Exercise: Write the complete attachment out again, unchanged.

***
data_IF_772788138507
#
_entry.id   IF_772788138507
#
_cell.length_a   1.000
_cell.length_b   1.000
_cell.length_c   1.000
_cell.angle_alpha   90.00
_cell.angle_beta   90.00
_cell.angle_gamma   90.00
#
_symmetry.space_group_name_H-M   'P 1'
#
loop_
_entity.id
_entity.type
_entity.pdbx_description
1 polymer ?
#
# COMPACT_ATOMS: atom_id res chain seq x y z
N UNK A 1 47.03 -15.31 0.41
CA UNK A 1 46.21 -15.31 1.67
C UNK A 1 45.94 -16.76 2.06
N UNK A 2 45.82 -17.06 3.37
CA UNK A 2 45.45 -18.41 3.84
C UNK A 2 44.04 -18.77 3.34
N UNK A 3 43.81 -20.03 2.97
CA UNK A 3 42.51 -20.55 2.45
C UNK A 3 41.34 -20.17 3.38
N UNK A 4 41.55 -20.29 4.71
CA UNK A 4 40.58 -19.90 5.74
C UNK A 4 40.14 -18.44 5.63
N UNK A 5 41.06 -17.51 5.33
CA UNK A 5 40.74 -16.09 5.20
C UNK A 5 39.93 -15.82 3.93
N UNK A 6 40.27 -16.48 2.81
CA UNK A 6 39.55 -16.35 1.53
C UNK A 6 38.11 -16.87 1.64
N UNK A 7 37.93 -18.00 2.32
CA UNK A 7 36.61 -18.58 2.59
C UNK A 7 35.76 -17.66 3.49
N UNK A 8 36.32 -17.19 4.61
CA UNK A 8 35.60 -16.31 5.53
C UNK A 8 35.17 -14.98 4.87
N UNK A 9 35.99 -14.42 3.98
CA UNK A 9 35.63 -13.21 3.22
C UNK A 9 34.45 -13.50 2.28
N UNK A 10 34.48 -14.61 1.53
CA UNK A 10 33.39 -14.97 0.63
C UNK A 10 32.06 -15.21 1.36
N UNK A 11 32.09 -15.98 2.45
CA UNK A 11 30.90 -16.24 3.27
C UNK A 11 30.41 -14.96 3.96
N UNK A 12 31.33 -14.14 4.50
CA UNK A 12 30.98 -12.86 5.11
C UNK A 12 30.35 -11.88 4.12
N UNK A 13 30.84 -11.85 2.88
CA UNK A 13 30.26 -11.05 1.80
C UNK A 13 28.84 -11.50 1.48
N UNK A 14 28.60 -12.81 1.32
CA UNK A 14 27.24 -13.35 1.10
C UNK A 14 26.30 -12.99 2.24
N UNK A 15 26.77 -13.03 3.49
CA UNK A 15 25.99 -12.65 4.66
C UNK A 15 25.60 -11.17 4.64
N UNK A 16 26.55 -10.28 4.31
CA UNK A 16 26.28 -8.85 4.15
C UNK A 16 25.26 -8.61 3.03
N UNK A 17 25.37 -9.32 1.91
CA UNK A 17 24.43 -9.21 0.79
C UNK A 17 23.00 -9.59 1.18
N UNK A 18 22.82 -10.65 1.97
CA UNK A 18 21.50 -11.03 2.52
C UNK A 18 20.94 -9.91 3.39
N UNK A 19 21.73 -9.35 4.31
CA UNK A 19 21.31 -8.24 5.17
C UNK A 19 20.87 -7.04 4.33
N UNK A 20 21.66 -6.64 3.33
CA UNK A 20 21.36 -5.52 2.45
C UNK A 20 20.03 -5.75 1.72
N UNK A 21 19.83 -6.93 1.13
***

data_IF_772788138507
#
_entry.id   IF_772788138507
#
_cell.length_a   1.000
_cell.length_b   1.000
_cell.length_c   1.000
_cell.angle_alpha   90.00
_cell.angle_beta   90.00
_cell.angle_gamma   90.00
#
_symmetry.space_group_name_H-M   'P 1'
#
loop_
_entity.id
_entity.type
_entity.pdbx_description
1 polymer ?
#
# COMPACT_ATOMS: atom_id res chain seq x y z
N UNK A 1 47.03 -15.31 0.41
CA UNK A 1 46.21 -15.31 1.67
C UNK A 1 45.94 -16.76 2.06
N UNK A 2 45.82 -17.06 3.37
CA UNK A 2 45.45 -18.41 3.84
C UNK A 2 44.04 -18.77 3.34
N UNK A 3 43.81 -20.03 2.97
CA UNK A 3 42.51 -20.55 2.45
C UNK A 3 41.34 -20.17 3.38
N UNK A 4 41.55 -20.29 4.71
CA UNK A 4 40.58 -19.90 5.74
C UNK A 4 40.14 -18.44 5.63
N UNK A 5 41.06 -17.51 5.33
CA UNK A 5 40.74 -16.09 5.20
C UNK A 5 39.93 -15.82 3.93
N UNK A 6 40.27 -16.48 2.81
CA UNK A 6 39.55 -16.35 1.53
C UNK A 6 38.11 -16.87 1.64
N UNK A 7 37.93 -18.00 2.32
CA UNK A 7 36.61 -18.58 2.59
C UNK A 7 35.76 -17.66 3.49
N UNK A 8 36.32 -17.19 4.61
CA UNK A 8 35.60 -16.31 5.53
C UNK A 8 35.17 -14.98 4.87
N UNK A 9 35.99 -14.42 3.98
CA UNK A 9 35.63 -13.21 3.22
C UNK A 9 34.45 -13.50 2.28
N UNK A 10 34.48 -14.61 1.53
CA UNK A 10 33.39 -14.97 0.63
C UNK A 10 32.06 -15.21 1.36
N UNK A 11 32.09 -15.98 2.45
CA UNK A 11 30.90 -16.24 3.27
C UNK A 11 30.41 -14.96 3.96
N UNK A 12 31.33 -14.14 4.50
CA UNK A 12 30.98 -12.86 5.11
C UNK A 12 30.35 -11.88 4.12
N UNK A 13 30.84 -11.85 2.88
CA UNK A 13 30.26 -11.05 1.80
C UNK A 13 28.84 -11.50 1.48
N UNK A 14 28.60 -12.81 1.32
CA UNK A 14 27.24 -13.35 1.10
C UNK A 14 26.30 -12.99 2.24
N UNK A 15 26.77 -13.03 3.49
CA UNK A 15 25.99 -12.65 4.66
C UNK A 15 25.60 -11.17 4.64
N UNK A 16 26.55 -10.28 4.31
CA UNK A 16 26.28 -8.85 4.15
C UNK A 16 25.26 -8.61 3.03
N UNK A 17 25.37 -9.32 1.91
CA UNK A 17 24.43 -9.21 0.79
C UNK A 17 23.00 -9.59 1.18
N UNK A 18 22.82 -10.65 1.97
CA UNK A 18 21.50 -11.03 2.52
C UNK A 18 20.94 -9.91 3.39
N UNK A 19 21.73 -9.35 4.31
CA UNK A 19 21.31 -8.24 5.17
C UNK A 19 20.87 -7.04 4.33
N UNK A 20 21.66 -6.64 3.33
CA UNK A 20 21.36 -5.52 2.45
C UNK A 20 20.03 -5.75 1.72
N UNK A 21 19.83 -6.93 1.13